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Waste to Wealth

VoW 2020 / Sessions / November 21 / Waste to Wealth

VoW 2020 | November 21 – 11:45 am to 12:45 pm | Savoy Writers' Bar | English Literature

Waste to Wealth

Ankur Bisen in conversation with Arkaja Singh

Waste to Wealth


Chair: Sanjeev Chopra


25. EL-6: Waste to Wealth
Venue: Savoy Writers Bar
Panelists: Ankur Bisen, Arkaja Singh
Chair: Sanjeev Chopra
Date: 21 November 2020
The session, ‘Waste to Wealth’ was a thought-provoking conversation between Ankur Bisen and Arkaja Singh, chaired by Dr. Sanjeev Chopra. Bisen’s Wasted: The Messy Story of Sanitation in India, A Manifesto for Change won the award for the Best Book in Non-Fiction category. Problematizing the issue of sanitation lies at the heart of the book.
Unlike other countries, India had never been able to achieve the sanitation standards. The system designed to deliver it were given the frameworks but not the adequate tools. Applying technology to sanitation and the process of revenue generation stands foremost in the ‘menu of solutions.’ Infrastructural responses should be modified according to the type of the waste. E-waste and apparel waste come under the category of resource recovery as they can be segregated and processed. Wet waste can be recycled into organic manure. Collection entity and disposal entity need to be carefully identified. According to Arkaja Singh, solid waste facilities can be ‘dignified’ if they are provided empowering conditions where solid waste is segregated at the starting point. Proactive enforcement, legislation and the formalisation of social contract will go a long way in achieving the sanitation standards.
On the question of the connection between ‘unclean occupation’ and caste oppression, Bisen argued that the communities associated with sanitation should be given the option of social mobility. However, they should try to use waste as a resource for self-empowerment. He illustrated this point with the example of the Marawi community and their rise to success in the textile industry. Singh expressed her discomfort with this essentialized analogy that assumes a level playing field for Marwaris and Dalits, despite the latter being pulled behind by an oppressive system of social stratification. Bisen highlighted the need to think about designing cities that will address the issue of invisibilized informal living. He noted that Dharavi is the elephant in the room that subverts the commonly held notions of formal and informal existences.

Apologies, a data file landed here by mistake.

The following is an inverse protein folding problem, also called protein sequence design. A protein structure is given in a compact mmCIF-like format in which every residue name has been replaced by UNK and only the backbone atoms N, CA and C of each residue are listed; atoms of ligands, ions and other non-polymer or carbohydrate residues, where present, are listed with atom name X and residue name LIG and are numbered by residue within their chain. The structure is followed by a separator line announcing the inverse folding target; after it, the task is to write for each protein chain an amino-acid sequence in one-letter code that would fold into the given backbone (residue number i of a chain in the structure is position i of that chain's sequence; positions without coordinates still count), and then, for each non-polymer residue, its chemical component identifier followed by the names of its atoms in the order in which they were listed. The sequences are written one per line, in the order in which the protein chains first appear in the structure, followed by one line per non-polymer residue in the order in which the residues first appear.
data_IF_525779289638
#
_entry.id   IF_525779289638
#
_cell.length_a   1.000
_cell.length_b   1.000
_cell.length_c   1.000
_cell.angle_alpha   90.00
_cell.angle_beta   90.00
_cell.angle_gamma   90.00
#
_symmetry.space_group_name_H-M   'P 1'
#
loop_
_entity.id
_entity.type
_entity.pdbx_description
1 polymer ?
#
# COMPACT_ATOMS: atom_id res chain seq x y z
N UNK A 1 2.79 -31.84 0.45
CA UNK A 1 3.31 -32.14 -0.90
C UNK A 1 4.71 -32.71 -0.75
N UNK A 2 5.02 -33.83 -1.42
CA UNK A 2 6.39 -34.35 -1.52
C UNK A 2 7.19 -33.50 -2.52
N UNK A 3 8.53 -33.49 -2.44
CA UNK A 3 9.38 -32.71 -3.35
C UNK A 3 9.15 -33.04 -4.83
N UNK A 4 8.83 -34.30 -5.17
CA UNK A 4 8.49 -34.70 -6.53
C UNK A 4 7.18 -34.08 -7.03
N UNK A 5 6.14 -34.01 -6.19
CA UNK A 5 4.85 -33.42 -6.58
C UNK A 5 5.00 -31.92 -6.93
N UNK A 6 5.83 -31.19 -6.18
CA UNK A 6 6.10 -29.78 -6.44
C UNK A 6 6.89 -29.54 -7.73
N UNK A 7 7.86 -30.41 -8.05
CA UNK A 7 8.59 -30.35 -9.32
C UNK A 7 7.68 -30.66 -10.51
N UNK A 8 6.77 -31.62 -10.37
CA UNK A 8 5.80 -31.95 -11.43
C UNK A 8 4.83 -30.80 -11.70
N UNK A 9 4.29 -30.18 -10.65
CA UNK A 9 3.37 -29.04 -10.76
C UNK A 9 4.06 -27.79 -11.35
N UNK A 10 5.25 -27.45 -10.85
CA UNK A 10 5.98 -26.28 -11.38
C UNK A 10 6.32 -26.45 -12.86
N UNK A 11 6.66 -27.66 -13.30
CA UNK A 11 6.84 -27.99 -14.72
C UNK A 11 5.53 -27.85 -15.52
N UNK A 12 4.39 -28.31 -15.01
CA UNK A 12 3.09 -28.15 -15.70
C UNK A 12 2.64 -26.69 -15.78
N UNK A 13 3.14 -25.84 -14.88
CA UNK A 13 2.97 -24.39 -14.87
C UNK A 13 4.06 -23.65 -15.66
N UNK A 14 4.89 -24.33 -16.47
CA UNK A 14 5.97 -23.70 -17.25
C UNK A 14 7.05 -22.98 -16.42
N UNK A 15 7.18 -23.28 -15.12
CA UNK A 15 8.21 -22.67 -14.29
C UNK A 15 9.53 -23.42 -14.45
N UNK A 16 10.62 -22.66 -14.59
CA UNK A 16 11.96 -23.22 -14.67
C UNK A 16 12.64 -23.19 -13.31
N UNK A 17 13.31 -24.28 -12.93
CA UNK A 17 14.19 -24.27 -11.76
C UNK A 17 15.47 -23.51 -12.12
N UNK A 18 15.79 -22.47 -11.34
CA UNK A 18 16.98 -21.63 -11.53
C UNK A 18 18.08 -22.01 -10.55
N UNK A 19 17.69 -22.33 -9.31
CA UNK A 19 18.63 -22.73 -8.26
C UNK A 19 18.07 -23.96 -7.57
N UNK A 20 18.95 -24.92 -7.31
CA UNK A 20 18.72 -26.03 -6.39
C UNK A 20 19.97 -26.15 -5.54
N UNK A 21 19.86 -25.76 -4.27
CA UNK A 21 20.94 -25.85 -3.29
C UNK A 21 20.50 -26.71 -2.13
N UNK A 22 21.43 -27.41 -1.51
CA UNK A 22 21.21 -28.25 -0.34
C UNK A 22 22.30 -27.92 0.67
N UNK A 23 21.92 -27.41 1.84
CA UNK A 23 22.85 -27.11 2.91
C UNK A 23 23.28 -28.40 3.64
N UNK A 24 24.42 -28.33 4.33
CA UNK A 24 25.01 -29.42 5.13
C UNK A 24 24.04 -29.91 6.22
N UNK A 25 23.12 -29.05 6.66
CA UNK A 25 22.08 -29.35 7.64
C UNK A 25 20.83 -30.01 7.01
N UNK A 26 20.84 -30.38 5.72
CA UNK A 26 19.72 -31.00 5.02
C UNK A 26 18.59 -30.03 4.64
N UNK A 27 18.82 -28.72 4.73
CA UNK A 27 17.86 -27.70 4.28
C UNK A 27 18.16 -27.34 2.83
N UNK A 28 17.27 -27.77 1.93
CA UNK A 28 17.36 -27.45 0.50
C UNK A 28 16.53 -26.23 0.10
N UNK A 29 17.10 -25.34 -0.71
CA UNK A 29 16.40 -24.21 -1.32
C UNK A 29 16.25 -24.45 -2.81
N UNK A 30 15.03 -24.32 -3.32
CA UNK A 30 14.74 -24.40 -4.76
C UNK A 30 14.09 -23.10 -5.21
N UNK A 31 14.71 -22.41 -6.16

Bisen described the experience of writing the book for five and a half years as a lonely process of talking to oneself. It would have turned out to be stressful if it was not his ‘true calling.’ Singh identified the three steps to implement measurable changes for the sanitation issue as the transfer of power to those who actually deal with waste, updating infrastructural design and ensuring the accountability of the state as the factor that holds the narrative together. In Bisen’s opinion, the three steps for change are formulating specific targets for sanitation, empowering local bodies that engage in waste collection and disposal and the shifting of social contract to cleaning communities for their rights and representation. Dr. Chopra suggested that ‘waste’ must be a post-industrial phenomenon as equivalents for the term could not be found in ancient Indian languages. He concluded the session by emphasizing the need for more books like Wasted in the space of mainstream discourse.